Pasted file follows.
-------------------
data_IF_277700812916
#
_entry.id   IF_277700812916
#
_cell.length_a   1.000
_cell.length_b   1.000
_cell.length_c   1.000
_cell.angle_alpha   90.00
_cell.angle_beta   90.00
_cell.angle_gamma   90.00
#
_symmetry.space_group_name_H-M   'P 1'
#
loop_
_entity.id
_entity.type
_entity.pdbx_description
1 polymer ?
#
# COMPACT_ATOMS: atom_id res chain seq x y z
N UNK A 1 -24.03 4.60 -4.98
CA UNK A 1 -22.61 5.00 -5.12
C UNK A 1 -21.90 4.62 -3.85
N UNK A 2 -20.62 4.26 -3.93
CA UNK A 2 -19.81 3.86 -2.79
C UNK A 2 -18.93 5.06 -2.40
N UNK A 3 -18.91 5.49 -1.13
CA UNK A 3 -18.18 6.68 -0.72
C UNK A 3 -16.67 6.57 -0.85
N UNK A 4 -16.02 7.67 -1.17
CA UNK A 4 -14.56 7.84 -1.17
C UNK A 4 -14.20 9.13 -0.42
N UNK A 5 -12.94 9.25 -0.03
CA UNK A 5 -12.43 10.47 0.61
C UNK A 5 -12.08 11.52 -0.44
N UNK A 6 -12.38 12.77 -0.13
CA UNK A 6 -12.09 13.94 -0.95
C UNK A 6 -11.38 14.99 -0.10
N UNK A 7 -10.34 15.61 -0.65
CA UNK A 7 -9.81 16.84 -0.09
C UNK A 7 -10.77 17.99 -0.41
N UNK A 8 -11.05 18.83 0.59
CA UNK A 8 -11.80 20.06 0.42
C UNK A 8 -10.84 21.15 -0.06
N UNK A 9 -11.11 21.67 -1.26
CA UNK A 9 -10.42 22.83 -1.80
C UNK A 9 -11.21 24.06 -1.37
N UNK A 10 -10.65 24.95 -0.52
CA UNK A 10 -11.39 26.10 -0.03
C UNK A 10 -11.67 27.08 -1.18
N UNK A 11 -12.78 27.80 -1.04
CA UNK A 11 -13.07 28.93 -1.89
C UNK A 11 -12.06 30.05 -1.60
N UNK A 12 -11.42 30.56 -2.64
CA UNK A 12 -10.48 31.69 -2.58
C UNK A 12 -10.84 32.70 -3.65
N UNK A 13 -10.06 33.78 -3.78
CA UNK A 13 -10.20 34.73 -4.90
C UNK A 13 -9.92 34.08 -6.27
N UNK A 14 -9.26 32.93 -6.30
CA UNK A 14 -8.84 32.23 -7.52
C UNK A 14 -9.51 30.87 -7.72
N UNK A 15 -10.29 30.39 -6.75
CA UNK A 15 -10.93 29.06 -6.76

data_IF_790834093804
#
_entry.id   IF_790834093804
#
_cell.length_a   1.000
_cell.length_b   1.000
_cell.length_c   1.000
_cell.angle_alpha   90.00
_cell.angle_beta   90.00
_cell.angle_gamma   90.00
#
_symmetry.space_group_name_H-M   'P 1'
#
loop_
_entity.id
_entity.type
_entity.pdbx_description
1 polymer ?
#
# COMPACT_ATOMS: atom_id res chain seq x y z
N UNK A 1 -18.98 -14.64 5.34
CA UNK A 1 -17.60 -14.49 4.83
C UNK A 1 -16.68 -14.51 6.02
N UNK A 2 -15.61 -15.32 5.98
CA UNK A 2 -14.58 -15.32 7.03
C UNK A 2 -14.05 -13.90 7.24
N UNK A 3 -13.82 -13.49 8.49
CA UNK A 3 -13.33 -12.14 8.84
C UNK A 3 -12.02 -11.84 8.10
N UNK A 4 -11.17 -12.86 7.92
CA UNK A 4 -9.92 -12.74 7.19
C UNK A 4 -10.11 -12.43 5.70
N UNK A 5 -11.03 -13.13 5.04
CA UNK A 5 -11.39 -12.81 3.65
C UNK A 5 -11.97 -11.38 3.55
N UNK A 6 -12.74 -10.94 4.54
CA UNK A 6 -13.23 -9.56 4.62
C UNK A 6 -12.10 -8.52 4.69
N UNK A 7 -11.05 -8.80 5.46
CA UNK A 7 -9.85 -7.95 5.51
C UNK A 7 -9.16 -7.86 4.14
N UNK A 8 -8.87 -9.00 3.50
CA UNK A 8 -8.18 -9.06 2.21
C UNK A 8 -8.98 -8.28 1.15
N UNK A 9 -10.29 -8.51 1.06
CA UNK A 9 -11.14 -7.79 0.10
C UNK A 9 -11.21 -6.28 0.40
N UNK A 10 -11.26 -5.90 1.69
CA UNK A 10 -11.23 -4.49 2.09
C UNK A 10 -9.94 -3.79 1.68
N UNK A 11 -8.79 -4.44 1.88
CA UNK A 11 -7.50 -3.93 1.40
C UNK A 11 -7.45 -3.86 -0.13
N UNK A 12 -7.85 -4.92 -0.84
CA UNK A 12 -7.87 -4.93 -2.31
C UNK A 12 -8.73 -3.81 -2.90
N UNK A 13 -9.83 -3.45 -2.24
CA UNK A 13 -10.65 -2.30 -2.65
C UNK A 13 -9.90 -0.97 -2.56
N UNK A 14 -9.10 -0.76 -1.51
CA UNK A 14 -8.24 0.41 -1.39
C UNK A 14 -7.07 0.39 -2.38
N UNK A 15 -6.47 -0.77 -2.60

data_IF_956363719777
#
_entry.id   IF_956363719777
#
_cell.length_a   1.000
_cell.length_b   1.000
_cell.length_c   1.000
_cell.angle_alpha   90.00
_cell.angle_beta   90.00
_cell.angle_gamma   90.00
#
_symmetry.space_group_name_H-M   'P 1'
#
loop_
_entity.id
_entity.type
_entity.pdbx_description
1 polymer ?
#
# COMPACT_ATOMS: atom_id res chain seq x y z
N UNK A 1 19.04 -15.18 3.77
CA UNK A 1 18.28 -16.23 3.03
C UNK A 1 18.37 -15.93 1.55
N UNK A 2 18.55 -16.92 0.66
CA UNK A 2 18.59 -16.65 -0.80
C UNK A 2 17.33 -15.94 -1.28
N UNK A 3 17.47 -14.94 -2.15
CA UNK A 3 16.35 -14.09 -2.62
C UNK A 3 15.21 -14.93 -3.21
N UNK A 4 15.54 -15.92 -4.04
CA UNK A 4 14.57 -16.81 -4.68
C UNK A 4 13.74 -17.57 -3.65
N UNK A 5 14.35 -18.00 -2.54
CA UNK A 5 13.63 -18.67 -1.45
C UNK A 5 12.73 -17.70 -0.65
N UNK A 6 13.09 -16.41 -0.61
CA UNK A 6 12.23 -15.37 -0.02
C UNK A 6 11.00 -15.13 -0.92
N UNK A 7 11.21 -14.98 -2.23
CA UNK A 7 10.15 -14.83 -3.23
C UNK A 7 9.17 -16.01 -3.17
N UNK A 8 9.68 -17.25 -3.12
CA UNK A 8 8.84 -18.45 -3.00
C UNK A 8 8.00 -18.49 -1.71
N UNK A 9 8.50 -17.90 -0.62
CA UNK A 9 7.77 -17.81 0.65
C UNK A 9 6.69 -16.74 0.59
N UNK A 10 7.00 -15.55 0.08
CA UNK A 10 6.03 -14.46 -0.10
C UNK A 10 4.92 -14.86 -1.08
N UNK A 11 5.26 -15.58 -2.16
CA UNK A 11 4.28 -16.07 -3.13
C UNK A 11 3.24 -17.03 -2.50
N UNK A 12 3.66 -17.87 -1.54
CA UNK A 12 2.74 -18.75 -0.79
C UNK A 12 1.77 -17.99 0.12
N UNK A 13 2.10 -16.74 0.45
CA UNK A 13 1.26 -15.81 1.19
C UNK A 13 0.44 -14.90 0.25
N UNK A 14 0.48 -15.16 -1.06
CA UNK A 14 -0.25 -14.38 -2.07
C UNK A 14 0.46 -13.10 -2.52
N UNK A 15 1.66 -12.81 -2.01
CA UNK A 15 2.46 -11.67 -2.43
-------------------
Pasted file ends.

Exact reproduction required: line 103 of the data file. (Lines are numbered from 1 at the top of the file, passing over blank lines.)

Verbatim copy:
N UNK A 7 -11.05 -8.80 5.46